Jon Coaffee, professor in the Resilient Cities Lab at the University of Warwick, discusses the use of social media in counter terrorism operations
In recent years new security threats have emerged alongside conventional risks to urban areas. Most notable amongst these has been the targeting of crowded places by terrorists in mass-casualty, no-warning attacks. Whilst most counter-responses have taken the form of designed-in interventions linked to hostile vehicle mitigation, emerging technologies, particularly social media, are playing an increasingly key role in counter terrorist operations before, during and after terrorist incidents.
Social media - Twitter, Facebook, Instagram and others - is now a core police tool allowing police to ask for and receive information from citizens instantaneously and provide a monitoring function. Its uptake presents a number of opportunities to enhance the resilience of crowded public places: advanced system monitoring; improved analytical capabilities; better coordinated information flow between multiple public agencies; better and faster communication with the public; and, more generally, an enhanced ability to utilise a greater amount of data and information more quickly.
These facets of social media use are being explored on a new European Union Horizon 2020 project - MEDIA@4SEC – which is focused upon enhancing understanding of the opportunities, challenges and ethical considerations of social media use for public security that can be used by end-users to improve their decision making.
The use of social media
But how do law enforcement authorities use social media before, during and after a terror attack? How can law enforcement authorities use crowd-sourced social media to assist live anti-terror operations and enhance their situational awareness? And, what is the overall effect of social media use during incidents? Does it shift the tactical advantage from counter terror officials to the perpetrators?
Recent international experiences of responding to terrorists events have illuminated a range of ways in which policing practice is adapting to the new social media landscape. One important adaptation is the increasing use made of social media to dispel rumours that can become toxic to an ongoing operation if left unchecked. Police are increasingly using social media during counter terror operations to quash rumours by proactively intervening in discussions and conversations and, in doing so, assist their own operations. But this is not without its drawbacks. For example, during the operation in the wake of the Boston Marathon bombing of 2013, negative outcomes resulted from the FBI's attempts to use social media to identify the perpetrators through actively engaging with citizens on social media. This led to online 'trials' of innocent people who had been wrongly identified by Reddit users and starkly illuminated the dangers of do-it-yourself policing by the public.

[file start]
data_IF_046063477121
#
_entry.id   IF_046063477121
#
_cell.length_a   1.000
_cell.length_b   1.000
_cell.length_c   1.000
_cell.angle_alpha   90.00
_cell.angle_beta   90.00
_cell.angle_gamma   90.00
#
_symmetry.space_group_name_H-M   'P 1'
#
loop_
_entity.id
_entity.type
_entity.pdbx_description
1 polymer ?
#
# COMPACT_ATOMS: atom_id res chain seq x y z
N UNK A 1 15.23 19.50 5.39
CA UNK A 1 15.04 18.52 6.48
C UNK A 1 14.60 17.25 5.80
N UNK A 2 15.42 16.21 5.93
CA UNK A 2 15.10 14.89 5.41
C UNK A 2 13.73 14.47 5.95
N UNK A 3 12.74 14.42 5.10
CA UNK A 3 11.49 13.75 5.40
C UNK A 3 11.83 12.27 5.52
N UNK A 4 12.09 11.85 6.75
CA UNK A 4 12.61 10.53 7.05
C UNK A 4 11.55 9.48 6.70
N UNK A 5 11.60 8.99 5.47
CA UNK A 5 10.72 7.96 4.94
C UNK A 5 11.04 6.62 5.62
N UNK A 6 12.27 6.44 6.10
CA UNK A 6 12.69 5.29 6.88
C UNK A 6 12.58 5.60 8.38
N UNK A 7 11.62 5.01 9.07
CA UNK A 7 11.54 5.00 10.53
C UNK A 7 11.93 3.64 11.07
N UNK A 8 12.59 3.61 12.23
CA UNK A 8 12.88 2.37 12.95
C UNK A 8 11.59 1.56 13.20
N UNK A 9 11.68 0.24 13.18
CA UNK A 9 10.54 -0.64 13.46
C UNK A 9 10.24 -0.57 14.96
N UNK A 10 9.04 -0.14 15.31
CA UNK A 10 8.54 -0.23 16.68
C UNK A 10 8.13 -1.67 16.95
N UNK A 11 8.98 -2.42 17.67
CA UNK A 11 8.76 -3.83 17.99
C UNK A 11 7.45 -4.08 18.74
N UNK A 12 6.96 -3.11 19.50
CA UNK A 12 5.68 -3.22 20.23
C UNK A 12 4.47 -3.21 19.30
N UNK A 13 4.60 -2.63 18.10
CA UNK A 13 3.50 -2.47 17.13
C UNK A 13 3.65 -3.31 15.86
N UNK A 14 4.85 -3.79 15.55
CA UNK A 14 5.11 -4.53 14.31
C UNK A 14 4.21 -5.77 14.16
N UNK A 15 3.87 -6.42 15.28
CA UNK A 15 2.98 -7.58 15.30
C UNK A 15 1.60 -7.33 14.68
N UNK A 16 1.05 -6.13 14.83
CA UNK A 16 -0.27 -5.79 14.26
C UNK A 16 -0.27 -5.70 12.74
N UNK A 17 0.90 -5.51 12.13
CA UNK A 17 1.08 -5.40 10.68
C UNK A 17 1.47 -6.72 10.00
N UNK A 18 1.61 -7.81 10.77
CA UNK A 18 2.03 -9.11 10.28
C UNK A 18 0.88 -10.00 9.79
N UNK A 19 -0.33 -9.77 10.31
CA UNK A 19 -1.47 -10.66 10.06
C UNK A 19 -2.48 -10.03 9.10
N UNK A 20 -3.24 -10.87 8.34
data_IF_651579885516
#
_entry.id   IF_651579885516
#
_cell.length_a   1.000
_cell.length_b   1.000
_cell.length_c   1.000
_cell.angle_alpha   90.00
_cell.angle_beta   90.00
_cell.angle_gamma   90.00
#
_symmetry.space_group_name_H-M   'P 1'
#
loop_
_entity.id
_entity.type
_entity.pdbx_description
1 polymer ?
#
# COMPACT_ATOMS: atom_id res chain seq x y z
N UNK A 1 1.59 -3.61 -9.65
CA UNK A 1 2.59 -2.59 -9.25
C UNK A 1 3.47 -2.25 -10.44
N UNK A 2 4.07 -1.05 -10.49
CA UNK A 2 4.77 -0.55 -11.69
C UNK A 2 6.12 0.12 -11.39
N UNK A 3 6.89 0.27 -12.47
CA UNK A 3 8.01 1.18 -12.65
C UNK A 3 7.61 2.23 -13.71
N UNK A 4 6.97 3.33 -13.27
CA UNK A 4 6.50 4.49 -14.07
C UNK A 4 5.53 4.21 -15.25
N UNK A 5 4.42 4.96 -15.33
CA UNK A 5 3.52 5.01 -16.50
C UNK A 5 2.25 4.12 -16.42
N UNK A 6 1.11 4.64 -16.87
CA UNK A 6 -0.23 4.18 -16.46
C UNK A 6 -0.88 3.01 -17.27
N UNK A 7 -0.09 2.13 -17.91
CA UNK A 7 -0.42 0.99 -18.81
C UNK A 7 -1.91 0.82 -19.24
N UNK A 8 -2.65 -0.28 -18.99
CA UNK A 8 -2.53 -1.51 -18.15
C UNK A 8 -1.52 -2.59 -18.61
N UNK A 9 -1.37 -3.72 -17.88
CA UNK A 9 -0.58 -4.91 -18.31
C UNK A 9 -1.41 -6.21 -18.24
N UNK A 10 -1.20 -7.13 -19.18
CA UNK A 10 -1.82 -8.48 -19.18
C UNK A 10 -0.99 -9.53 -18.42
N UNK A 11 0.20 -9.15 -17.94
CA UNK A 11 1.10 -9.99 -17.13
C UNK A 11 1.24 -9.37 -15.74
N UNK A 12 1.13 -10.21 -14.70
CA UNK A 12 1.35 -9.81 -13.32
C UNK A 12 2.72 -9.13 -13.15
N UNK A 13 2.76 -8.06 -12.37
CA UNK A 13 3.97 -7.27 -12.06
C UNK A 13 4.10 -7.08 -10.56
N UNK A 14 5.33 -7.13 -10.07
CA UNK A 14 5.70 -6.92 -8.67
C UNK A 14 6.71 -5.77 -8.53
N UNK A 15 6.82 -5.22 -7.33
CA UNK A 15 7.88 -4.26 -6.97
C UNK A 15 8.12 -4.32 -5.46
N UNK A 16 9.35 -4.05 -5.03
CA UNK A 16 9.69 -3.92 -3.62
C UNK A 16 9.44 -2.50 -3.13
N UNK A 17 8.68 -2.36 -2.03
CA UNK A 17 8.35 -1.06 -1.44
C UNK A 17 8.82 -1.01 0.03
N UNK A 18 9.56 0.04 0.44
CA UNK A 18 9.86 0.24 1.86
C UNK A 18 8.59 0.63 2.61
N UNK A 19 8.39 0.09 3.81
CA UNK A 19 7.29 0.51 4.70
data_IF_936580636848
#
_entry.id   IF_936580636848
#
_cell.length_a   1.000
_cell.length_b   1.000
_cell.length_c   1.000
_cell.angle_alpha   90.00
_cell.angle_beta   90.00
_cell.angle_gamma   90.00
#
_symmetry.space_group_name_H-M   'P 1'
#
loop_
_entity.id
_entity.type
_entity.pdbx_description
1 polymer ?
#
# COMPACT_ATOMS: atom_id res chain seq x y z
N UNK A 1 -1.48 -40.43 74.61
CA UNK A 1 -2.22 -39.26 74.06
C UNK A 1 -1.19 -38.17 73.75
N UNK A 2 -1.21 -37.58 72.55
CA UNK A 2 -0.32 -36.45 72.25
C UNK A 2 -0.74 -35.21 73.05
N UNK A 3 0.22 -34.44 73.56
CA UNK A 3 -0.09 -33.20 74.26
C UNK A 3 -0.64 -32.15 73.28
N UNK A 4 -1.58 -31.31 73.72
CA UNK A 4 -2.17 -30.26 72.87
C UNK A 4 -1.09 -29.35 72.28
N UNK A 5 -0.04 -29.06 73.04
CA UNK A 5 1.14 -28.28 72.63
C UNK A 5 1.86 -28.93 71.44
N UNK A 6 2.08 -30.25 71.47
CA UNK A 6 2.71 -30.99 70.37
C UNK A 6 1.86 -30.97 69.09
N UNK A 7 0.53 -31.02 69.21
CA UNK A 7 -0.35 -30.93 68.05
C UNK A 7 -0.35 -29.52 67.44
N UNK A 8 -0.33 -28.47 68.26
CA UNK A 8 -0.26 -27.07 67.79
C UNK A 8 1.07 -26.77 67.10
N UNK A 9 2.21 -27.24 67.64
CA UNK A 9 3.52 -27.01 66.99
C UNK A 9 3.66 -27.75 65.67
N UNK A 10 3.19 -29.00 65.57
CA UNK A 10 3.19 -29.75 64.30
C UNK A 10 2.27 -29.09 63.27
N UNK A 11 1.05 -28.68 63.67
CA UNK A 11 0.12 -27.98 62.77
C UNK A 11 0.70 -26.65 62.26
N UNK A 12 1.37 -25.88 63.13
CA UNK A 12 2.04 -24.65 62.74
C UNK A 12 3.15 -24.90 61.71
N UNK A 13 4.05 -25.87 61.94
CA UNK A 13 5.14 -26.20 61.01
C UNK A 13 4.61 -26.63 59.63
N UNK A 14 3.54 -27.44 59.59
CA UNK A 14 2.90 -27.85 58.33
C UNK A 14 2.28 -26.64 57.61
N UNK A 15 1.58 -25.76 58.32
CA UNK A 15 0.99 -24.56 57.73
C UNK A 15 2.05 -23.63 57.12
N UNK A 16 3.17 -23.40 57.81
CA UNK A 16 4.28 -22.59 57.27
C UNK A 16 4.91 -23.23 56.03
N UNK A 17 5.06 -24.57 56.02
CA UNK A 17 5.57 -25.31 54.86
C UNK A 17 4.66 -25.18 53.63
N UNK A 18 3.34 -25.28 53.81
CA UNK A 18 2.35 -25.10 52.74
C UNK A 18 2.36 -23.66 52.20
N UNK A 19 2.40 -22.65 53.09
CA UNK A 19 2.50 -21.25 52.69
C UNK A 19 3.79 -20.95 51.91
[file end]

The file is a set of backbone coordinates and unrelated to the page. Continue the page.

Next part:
Other pressing quandaries for coping with live terror events include how to best cope with live video-sharing of tactical security operations during incidents, or attackers tweeting during an event. For example, during the Sydney siege in 2014, tweets highlighting police activity that could be viewed online served to enhance the perpetrator’s situational awareness and hence capacity to execute the attack. Similarly, during the Westgate shopping centre attack in Nairobi in 2014 the perpetrators used Twitter to claim responsibility for, and live tweet throughout, the attack in an attempt to control the narrative of the event as it unfolded.